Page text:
Kaieteur News – A good example of how to structure a Budget was provided earlier this year by the Chancellor of the Exchequer of the United Kingdom. His Budget clearly outlined the priorities of the government and the measures which were being adopted to achieve these objectives.
The UK’s Budget set out three main priorities, namely: protecting jobs and the livelihoods of the British people; strengthening public finances; and pushing an investment-led recovery from the pandemic.
These priorities dictated the structure of the Budget. For each of them, there were clearly linked policies aimed at achieving these objectives.
In contrast, Guyana’s marathon Budget speech lacked that kind of coherence. It listed six main priorities: 1) keeping the population safe from COVID-19, containing the virus’ spread, ensuring treatment and vaccination, when available, and progressively reopening the economy; 2) ensuring a diversified and resilient productive sector; 3) initiating catalytic infrastructural investment; 4) establishing world class social services; 5) improving the quality of the public service; and 6) ensuring respect for the Constitution, the rule of law and good governance.
But when it came to linking policies and programmes to each of these objectives, the Budget disappointed. The only exception was in relation to the government’s catalytic infrastructural agenda.
Not listed among the main objectives was the environment. Yet, the Low Carbon Development Strategy (LCDS) found honourable mention within the Budget Speech. The PPP/C is keen to resurrect the LCDS. It announced that it would be reviving the LCDS and developing it into a comprehensive development strategy. This is an implicit admission, if ever there was one, that the original LCDS was never a comprehensive development strategy. Into just which of the six main objectives this fits is not clear.
No sooner had the vaccination campaign began, the government found itself in a fix. It had to procure the Sputnik V vaccines from the United Arab Emirates (instead of from Russia) at a price of G$800M. In making the announcement, the President indicated that adjustments would have had to be made to the Budget to cater for this, a clear oversight that adequate provision was not made to cater for such a large expenditure on vaccines.
Disappointingly, the rest of the Budget speech turned out to be a long diatribe, including much criticism of the previous government, and without an unmistakable coherence between these objectives and the numerous measures which were announced in the Budget, except for objective three which dealt with the catalytic investments. But then again, Guyana has been hearing this tune under the PPP for more than a decade.
A recent report in this newspaper informed the public that machinery and equipment obtained for the generating and utilising of electricity from renewable energy sources are now exempted from the value-added tax. This would mean that no VAT is now payable on solar panels, solar lamps, deep cycle batteries, solar generators, solar cookers, solar water-heaters, solar refrigerators and freezers, solar powered air-conditioners and inverters.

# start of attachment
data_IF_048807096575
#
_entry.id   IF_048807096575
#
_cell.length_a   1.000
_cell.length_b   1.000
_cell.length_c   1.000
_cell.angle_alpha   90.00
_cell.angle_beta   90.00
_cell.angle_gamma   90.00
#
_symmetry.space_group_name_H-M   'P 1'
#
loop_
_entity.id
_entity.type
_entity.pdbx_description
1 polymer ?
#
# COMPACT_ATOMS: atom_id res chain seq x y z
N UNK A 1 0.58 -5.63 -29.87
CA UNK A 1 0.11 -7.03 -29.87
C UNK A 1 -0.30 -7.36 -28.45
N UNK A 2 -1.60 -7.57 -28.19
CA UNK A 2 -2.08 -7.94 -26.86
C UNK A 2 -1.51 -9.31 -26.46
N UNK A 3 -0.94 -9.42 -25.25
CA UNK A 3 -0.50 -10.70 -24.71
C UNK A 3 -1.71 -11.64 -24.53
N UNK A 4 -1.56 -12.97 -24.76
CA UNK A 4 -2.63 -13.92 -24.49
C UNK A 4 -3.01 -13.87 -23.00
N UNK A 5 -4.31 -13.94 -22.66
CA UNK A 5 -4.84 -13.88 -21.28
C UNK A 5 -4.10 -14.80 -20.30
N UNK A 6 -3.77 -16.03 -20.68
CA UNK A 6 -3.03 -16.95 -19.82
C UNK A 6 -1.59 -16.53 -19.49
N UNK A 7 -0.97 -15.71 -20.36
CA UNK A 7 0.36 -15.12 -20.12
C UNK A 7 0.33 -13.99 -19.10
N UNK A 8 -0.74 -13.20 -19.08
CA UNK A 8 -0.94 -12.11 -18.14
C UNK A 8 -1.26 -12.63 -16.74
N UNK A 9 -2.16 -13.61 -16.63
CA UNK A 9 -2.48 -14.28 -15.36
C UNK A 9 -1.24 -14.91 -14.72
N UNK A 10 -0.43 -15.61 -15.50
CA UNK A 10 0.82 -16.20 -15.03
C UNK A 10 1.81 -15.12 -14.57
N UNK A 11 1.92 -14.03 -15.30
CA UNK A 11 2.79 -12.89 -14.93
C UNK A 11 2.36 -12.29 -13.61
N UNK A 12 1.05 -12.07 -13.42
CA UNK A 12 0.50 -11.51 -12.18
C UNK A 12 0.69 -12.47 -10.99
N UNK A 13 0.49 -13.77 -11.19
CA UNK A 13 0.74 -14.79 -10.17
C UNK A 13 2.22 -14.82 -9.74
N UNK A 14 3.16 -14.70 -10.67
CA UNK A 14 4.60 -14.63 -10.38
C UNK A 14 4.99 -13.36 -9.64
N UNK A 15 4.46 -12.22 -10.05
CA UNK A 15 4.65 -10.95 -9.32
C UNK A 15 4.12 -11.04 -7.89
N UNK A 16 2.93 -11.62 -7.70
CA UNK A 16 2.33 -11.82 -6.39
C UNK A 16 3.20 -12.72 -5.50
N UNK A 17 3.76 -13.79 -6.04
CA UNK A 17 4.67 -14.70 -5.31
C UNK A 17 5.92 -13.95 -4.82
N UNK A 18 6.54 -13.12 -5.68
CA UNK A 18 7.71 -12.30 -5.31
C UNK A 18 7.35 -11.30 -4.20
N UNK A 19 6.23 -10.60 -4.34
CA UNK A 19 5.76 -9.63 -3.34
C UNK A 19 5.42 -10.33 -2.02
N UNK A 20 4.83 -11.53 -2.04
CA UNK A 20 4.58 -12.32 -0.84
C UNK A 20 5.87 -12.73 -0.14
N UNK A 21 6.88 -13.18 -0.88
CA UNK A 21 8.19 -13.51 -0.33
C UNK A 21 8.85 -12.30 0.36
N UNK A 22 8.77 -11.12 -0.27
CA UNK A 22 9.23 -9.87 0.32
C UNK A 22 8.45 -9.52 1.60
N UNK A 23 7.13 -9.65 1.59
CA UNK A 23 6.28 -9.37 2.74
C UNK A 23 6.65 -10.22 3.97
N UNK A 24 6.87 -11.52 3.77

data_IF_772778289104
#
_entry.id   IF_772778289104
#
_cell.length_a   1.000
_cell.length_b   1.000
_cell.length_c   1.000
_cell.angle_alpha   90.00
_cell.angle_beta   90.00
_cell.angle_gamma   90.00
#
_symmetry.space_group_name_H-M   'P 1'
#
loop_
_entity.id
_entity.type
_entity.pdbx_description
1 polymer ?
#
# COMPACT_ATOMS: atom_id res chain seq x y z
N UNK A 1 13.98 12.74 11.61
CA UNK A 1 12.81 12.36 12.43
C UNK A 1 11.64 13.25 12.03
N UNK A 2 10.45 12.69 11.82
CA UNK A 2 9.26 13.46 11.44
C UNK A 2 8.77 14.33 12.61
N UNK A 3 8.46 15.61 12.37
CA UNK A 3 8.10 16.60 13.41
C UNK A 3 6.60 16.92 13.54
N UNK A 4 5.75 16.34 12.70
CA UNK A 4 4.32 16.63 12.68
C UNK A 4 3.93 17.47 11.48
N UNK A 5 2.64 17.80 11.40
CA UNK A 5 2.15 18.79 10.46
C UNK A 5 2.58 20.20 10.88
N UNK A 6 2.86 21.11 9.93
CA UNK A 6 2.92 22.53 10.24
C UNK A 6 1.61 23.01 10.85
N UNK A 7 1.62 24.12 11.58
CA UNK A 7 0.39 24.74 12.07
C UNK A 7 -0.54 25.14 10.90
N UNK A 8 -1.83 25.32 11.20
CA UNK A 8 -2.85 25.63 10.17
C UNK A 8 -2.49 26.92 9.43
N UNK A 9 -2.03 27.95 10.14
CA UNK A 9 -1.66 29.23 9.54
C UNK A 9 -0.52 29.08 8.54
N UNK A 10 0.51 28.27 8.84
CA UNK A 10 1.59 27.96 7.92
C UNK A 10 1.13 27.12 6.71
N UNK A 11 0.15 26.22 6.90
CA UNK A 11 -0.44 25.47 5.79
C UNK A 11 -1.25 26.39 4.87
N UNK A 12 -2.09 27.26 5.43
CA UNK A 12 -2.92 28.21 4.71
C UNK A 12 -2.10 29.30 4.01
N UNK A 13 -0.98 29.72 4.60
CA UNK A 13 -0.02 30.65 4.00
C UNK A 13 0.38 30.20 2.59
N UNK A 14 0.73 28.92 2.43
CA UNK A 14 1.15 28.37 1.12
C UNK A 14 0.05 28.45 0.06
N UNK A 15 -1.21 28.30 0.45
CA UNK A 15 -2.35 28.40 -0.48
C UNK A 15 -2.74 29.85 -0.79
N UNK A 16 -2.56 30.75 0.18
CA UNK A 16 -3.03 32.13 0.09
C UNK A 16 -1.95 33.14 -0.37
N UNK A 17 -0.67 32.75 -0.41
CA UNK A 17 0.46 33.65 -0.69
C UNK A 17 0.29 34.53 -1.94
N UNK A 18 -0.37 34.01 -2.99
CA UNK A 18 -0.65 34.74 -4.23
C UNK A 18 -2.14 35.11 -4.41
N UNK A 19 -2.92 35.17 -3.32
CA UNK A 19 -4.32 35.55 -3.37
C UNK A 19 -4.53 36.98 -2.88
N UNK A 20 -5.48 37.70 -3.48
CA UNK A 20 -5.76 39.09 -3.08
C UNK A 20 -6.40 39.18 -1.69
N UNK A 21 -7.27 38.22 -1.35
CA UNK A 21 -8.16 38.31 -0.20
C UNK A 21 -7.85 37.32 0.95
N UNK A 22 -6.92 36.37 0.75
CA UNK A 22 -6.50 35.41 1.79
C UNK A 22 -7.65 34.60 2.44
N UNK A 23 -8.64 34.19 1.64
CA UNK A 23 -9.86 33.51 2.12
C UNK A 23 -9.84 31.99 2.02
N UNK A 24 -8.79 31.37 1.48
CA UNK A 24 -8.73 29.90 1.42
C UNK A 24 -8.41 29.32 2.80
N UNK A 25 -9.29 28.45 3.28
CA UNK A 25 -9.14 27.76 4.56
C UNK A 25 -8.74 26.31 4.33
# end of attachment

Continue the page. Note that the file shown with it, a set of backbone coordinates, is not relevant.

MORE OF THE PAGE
It was also reported that similar exemptions applied to water turbines, wind turbines and energy efficient lighting, including compact fluorescent lamps and light emitting diodes (LED). Additionally, the supply of machinery and equipment for utilising alternate energy technologies and renewable energy options, such as gasifiers to use biomass and harnessing renewable energy through wind, solar and water, as determined by the Commissioner, were also exempted from VAT payments.
It is surprising that in the section dealing with “Measures” to be implemented in 2021, no mention was made of the removal of VAT on these items. That would have fit squarely into the Low Carbon Development Strategy. This really demonstrates the disjointed approach which was taken in respect to the Budget.
After the Budget was passed, an order was passed reducing the excise taxes on petroleum so as to facilitate a reduction in the price of petrol at the pumps. Since then, the price has continued to increase. This ad hoc interventions made to cushion the price of petrol are not desirable and one would have expected that in the Budget speech, greater attention would have been paid to having a sliding scale reduction of the excise taxes on petroleum so that as the price rises on the world market, consumers know what the price at the pump will be. This failure is another example of the disjointed approach to the nation’s financial planning.
The government has previously announced plans to install another 400MW of energy, including through renewable sources. With this target in mind and the fact that the government can easily satisfy more than half of this target through a mix of renewable energy sources, it needs to be questioned why the need to rush a gas-to-shore project.
Why not take the time to carefully consider not only the feasibility of the project but also whether it would ever be needed in such a small economy. But the answers to those questions form part of the absence of an internal logic to not only the Budget but also to much of what government says it will do.
(The views expressed in this article are those of the author and do not necessarily reflect the opinions of this newspaper.)
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